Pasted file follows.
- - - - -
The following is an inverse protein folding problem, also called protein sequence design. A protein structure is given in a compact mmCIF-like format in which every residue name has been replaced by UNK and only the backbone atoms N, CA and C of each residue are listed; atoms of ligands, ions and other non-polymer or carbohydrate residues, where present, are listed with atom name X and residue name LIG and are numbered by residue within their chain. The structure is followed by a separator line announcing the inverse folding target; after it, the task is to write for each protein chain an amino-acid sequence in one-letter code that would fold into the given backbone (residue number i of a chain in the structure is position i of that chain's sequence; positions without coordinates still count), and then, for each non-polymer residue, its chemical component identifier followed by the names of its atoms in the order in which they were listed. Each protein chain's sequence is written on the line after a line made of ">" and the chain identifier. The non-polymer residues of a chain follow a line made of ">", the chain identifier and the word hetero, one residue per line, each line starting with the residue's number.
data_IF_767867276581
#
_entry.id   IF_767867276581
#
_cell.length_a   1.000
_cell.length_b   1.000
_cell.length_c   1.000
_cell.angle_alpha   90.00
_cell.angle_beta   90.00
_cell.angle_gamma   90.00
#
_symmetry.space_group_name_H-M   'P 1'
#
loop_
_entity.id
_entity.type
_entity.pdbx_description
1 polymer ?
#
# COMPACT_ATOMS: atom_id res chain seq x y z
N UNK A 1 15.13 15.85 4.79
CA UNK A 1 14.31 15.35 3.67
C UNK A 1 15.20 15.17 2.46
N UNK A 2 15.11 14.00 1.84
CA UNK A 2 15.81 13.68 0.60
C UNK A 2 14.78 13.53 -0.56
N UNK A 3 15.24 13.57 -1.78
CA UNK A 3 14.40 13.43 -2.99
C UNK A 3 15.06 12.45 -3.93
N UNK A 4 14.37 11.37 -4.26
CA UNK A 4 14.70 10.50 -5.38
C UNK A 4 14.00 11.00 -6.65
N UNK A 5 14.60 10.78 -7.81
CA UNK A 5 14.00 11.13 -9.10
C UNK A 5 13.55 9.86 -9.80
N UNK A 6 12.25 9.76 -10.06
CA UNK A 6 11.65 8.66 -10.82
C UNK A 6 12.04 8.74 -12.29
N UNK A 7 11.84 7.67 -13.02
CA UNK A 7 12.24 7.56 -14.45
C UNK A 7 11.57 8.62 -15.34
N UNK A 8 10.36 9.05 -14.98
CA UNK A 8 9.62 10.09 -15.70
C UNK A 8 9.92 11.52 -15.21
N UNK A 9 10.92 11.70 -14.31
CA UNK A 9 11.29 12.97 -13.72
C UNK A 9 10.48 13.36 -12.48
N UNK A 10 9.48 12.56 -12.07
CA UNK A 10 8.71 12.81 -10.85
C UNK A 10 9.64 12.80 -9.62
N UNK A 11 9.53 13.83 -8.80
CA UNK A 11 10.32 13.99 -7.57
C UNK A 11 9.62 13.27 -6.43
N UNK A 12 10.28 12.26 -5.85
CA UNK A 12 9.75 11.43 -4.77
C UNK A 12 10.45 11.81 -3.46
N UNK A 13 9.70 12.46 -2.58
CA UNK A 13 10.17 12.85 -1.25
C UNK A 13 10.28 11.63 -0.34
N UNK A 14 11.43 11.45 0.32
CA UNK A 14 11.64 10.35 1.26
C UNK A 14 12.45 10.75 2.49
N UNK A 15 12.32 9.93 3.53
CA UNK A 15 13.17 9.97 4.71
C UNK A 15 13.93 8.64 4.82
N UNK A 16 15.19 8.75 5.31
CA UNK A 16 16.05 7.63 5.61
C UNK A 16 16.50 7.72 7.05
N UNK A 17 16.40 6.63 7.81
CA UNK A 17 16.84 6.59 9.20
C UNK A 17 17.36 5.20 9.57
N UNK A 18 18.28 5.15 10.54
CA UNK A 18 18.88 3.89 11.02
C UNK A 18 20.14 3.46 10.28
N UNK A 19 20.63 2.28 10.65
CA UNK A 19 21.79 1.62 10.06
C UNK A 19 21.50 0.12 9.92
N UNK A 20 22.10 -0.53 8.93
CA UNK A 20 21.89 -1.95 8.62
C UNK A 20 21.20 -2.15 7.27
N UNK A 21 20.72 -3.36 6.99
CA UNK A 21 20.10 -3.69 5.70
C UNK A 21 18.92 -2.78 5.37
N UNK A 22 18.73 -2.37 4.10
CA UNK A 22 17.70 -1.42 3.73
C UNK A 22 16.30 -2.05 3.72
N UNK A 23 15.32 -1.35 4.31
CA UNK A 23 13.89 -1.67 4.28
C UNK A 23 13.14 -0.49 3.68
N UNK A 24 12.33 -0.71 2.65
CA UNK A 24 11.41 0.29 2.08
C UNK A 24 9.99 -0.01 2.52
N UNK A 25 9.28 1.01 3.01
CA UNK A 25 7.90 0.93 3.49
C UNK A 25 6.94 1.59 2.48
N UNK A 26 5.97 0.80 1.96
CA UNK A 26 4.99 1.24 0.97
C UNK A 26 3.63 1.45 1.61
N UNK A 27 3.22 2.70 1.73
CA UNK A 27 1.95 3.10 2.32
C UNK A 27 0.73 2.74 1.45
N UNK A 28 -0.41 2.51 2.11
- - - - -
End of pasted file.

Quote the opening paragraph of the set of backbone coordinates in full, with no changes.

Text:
The following is an inverse protein folding problem, also called protein sequence design. A protein structure is given in a compact mmCIF-like format in which every residue name has been replaced by UNK and only the backbone atoms N, CA and C of each residue are listed; atoms of ligands, ions and other non-polymer or carbohydrate residues, where present, are listed with atom name X and residue name LIG and are numbered by residue within their chain. The structure is followed by a separator line announcing the inverse folding target; after it, the task is to write for each protein chain an amino-acid sequence in one-letter code that would fold into the given backbone (residue number i of a chain in the structure is position i of that chain's sequence; positions without coordinates still count), and then, for each non-polymer residue, its chemical component identifier followed by the names of its atoms in the order in which they were listed. Each protein chain's sequence is written on the line after a line made of ">" and the chain identifier. The non-polymer residues of a chain follow a line made of ">", the chain identifier and the word hetero, one residue per line, each line starting with the residue's number.